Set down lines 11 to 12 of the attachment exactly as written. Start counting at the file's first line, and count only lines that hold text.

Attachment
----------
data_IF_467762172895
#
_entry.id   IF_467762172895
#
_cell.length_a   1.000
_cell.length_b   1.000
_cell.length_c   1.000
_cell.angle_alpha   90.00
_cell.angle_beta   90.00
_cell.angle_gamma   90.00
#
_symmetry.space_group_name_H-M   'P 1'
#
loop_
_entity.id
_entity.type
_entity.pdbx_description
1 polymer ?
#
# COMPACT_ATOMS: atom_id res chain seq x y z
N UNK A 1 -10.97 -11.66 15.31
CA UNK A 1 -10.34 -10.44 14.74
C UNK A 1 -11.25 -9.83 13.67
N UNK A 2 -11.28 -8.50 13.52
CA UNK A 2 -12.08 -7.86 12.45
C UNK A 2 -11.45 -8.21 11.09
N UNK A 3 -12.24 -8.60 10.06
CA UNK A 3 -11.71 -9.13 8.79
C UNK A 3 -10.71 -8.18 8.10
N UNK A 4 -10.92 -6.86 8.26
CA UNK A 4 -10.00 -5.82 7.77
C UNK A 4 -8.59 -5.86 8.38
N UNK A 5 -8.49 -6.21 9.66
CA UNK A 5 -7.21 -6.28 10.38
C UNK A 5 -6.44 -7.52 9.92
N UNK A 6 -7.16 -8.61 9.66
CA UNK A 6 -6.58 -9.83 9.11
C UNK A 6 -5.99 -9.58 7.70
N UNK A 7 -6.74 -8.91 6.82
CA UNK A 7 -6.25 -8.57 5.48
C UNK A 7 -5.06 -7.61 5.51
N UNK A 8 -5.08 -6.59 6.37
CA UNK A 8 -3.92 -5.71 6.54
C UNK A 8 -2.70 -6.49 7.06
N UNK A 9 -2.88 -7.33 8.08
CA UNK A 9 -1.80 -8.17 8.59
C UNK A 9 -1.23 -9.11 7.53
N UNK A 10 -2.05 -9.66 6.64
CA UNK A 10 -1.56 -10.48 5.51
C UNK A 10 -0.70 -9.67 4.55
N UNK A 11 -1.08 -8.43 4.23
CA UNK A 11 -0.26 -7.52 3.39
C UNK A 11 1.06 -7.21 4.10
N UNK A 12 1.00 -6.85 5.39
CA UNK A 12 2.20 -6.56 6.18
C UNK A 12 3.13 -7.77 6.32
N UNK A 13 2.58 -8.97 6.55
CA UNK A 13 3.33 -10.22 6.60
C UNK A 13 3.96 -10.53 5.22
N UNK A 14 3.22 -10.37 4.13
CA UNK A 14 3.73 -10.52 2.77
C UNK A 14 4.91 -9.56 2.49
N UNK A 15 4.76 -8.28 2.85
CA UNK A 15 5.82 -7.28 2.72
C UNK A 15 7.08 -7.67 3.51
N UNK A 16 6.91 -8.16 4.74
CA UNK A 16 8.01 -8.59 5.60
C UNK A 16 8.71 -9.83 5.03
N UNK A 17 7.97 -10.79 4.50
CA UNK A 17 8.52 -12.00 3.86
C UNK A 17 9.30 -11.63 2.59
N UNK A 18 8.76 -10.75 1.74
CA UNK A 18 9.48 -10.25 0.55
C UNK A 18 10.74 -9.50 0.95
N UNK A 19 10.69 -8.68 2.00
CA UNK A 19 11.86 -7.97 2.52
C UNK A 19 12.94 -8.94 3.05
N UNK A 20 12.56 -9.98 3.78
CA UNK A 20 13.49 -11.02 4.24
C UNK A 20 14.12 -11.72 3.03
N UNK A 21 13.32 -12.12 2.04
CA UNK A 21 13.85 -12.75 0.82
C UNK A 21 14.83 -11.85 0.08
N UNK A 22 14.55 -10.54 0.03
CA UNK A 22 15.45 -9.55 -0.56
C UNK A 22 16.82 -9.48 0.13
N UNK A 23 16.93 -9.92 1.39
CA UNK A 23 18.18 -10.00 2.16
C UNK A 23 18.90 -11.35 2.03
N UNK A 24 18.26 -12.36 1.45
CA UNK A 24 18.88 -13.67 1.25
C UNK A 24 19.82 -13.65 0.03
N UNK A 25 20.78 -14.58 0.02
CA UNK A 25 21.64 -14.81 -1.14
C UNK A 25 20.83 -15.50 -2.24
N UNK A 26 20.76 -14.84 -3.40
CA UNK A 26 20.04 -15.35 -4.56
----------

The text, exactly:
#
_symmetry.space_group_name_H-M   'P 1'